The opportunities of the out-of-the-sight 'Maritime Domain' including the challenges and problems could not escape the sight of the Prime Minister who could guess that Bangladesh is in shortage of maritime experts, professional and practitioners. So, right after the Bangladesh-Myanmar maritime delimitation verdict she initiated the process of setting up BSMRMU which includes 7 faculties, 38 departments and 4 institutes as under:
Presently BSMRMU is running 5 undergraduate and 7 masters programmes in the temporary campus in Dhaka while Bangladesh Marine Academy and Bangladesh Fishery Academy are affiliated with it. The permanent campus of the University is being constructed in Chittagong. It is expected that it will shift to Chittagong by 2021 when it will have a capacity of 3000 students. By 2025, the University will have 6000 students while 12000 students after 2025. It will have an Oceanographic Research Vessel (ORV) to conduct research and training in the BoB and Indian Ocean.
BSMRMU is committed to provide values-based quality education to develop competent world class professionals. As such students are continuously guided to develop personality, proficiency, human quality, character traits and encouraged to participate in extra and co-curricular activities, seminars, symposiums/workshops and other intellectual undertakings. The University organizes study tours (Internal and Overseas) and Seminars (Internal and International) so that the students are exposed to diverse knowledge sharing environments. As the only seat for maritime higher education in Bangladesh, while organizing seminars, BSMRMU endeavours to make it Bangladesh-centric with topics that would ultimately contribute to the sustainable development of Bangladesh. Keeping this in view the theme of BSMRMU International Seminar-2019 has been selected as 'An Outlook for Sustainable Maritime Development and Governance: Challenges and Way Ahead'. The seminar spans over three sessions as follows:
Regional Maritime Connectivity and Security:    Oceans and major rivers connect people, melting down cultures and religions. The geographic setting of the BoB region with future great economies of the world demands enhanced maritime and inland waterways including multi-modal connectivity for economic and peace dividends.  The development of a connectivity architecture and security paradigm in this region is not an easy undertaking. At this backdrop following papers of this session will focus on some important aspects:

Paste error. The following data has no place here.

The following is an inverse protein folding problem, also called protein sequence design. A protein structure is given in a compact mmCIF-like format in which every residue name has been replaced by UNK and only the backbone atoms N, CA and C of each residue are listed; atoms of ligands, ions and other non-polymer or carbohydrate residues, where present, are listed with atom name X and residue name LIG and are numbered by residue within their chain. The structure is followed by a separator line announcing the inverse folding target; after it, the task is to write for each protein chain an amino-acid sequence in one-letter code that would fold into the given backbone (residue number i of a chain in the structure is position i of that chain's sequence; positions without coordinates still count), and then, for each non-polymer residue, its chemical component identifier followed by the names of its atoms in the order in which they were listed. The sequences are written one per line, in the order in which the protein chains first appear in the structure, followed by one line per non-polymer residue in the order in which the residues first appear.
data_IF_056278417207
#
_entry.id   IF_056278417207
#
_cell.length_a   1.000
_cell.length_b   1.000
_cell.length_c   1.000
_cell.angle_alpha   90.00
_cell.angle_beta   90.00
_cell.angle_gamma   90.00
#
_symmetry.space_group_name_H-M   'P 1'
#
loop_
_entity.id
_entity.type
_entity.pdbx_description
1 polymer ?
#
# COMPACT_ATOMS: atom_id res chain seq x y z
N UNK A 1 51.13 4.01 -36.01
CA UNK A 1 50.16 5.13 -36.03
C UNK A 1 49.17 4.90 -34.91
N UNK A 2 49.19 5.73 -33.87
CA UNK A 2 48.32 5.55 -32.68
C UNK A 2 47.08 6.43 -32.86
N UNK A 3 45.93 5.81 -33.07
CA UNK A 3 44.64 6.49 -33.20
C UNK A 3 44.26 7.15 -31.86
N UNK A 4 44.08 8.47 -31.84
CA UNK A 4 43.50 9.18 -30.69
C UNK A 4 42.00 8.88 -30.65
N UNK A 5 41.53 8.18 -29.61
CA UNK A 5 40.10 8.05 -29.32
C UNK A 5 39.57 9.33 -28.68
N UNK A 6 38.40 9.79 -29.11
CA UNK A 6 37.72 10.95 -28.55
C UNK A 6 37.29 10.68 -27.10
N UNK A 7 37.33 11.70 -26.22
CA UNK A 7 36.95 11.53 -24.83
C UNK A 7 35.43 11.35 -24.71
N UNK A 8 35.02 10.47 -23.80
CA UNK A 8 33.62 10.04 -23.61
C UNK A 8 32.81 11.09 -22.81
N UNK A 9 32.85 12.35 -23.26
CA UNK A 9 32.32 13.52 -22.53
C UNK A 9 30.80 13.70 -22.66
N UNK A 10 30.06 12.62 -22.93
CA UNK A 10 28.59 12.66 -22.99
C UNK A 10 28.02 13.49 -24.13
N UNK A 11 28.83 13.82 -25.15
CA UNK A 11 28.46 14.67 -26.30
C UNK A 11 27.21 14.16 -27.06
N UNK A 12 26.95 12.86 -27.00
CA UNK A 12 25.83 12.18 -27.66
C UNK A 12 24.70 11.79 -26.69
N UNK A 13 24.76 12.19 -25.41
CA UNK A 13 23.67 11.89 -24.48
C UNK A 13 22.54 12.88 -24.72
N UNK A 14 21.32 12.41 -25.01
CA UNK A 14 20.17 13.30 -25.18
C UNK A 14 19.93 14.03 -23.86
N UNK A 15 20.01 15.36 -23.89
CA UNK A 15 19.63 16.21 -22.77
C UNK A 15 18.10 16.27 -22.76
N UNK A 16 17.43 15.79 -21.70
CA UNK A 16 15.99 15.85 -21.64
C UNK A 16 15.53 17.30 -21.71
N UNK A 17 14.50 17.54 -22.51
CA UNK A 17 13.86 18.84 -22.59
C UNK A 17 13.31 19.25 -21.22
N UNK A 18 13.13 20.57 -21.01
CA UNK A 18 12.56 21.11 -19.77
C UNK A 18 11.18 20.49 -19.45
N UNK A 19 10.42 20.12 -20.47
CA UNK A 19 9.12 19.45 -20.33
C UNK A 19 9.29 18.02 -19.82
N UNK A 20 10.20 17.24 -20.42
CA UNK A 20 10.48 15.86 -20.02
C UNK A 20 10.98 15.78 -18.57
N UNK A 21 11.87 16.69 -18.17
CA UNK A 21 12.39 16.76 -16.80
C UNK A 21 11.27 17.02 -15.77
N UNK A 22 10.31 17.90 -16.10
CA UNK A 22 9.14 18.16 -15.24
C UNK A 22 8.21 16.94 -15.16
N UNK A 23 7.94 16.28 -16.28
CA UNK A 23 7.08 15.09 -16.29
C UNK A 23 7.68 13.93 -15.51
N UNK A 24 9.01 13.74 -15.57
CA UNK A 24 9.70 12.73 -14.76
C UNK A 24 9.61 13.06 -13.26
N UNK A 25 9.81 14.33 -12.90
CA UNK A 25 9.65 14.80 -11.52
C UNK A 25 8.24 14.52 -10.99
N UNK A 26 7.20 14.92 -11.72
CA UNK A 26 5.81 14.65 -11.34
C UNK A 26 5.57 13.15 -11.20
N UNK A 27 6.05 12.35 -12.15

-BIMSTEC at the Crossroads: Connectivity, Security and Sustainable Developments
- Maritime Crime and Security: BoB Perspective
- Emerging Trends in Maritime Logistics and Connectivity
- Port and Shipping Management: Global Perspective
Ocean Health and Governance:     A "Healthy" ocean ecosystem is the outcome of healthy and balanced governance. Ocean governance is the integrated conduct of the policy and actions to protect ocean environment and marine bio-diversity against overexploitation, pollution and deterioration etc. Following papers of this session will focus on some important ocean health and governance aspects:
- Impact of Maritime Law and UNCLOS III on Ocean Governance
- The Importance of Maintaining Ocean Health and Biodiversity and Consequences on Maritime Security
- Enhancing Global Competencies for good Maritime Governance
- Ocean Governance: A Corner Stone for an Effective Implementation of Blue Economic Policies
Maritime Technology and Harnessing Ocean Resources:     The earlier concept of a sea-based economy mainly focused on harnessing known marine resources through only traditional means. Such unscientific and need-based extraction approach caused rapid depletion of resources and put the delicate balance of the marine ecosystem at risk, besides it did not add much value to the marine products. Use of modern technologies is allowing exploitation of resources keeping the ocean health intact and adding enormous values to such products.  This session with following papers will seek to give few answers in these aspects:
- Energy Scenario in the BoB: Prospects and Challenges
- Digitized, Interconnected and Energy Efficient Smart Port
- Ocean Energy: The New Frontier in Asia
- Prospects of Marine Natural Resources in Developing Health Care Products
Bangladesh is a land-starved country, thus it is essential for her to make full use of resources and opportunities available in the maritime domain. The enormous prospects and potentials of 'Maritime Bangladesh' also justify such undertakings which however, demands skill, expertise and knowledge. BSMRMU is dedicated for developing human resources with maritime skill and expertise and contribute to maritime related knowledge bank of the country. With this in view the University is patronizing out-of-the-box approaches to educate its students beside others that also include practical exposures to maritime fields, institutions, infrastructures and real-time experts/professionals/practitioners etc. It is expected that the students of BSMRMU will gradually mature themselves and take over the leadership positions in the maritime sector of Bangladesh in near future.
(The author is Treasurer of Bangabandhu Sheikh Mujibur Rahman Maritime University).